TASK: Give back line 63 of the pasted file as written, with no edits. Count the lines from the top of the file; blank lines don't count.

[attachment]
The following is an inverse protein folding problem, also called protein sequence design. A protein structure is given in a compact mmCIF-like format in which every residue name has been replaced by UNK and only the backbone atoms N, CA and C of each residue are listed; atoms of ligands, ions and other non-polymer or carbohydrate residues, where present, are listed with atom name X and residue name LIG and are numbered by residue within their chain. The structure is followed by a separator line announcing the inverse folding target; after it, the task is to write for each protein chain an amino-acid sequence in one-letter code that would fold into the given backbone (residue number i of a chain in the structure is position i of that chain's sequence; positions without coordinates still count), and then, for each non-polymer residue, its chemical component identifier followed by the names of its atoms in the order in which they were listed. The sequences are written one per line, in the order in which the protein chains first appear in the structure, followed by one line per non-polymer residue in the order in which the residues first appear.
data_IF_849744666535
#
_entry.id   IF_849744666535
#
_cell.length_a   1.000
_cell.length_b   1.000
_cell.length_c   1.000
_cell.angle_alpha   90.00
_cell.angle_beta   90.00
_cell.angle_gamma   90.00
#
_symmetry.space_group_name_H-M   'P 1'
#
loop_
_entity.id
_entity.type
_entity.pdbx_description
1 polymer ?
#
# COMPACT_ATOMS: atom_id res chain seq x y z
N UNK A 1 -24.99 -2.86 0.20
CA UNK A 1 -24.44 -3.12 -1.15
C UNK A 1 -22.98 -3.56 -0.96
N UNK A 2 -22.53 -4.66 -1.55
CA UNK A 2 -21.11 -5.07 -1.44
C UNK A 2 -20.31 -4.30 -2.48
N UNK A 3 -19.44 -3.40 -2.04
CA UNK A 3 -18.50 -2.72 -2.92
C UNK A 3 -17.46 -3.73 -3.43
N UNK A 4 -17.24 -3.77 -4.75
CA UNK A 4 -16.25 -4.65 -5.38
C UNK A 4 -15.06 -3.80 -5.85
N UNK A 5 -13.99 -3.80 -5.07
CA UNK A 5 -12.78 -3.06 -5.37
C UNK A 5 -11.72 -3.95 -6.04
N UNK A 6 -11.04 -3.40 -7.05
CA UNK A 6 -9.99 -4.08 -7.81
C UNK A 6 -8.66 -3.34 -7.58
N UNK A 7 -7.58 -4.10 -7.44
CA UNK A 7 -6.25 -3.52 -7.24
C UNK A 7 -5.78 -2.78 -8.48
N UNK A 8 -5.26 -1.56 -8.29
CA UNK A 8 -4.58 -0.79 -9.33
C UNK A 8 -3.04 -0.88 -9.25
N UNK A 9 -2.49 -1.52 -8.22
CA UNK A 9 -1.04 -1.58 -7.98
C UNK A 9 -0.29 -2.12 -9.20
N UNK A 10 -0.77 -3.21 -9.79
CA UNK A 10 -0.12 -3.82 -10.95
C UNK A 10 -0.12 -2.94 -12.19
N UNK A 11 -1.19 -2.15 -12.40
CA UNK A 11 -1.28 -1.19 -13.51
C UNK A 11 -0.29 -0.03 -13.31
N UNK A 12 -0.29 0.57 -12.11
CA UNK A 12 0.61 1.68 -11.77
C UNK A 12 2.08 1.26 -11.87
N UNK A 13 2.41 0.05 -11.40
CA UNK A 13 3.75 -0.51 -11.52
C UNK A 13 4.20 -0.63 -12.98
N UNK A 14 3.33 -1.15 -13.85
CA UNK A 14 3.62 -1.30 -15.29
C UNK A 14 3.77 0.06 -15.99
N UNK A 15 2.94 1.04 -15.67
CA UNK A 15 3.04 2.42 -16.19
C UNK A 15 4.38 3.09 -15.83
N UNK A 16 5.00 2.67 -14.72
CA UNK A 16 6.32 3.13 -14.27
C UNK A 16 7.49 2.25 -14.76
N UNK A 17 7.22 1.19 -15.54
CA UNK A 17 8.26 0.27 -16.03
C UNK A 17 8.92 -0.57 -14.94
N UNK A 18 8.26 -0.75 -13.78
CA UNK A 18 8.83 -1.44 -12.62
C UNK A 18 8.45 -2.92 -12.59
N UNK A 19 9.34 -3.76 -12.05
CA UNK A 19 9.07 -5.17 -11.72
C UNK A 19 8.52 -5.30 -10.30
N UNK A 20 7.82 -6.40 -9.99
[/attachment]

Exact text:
C UNK A 14 3.77 0.06 -15.99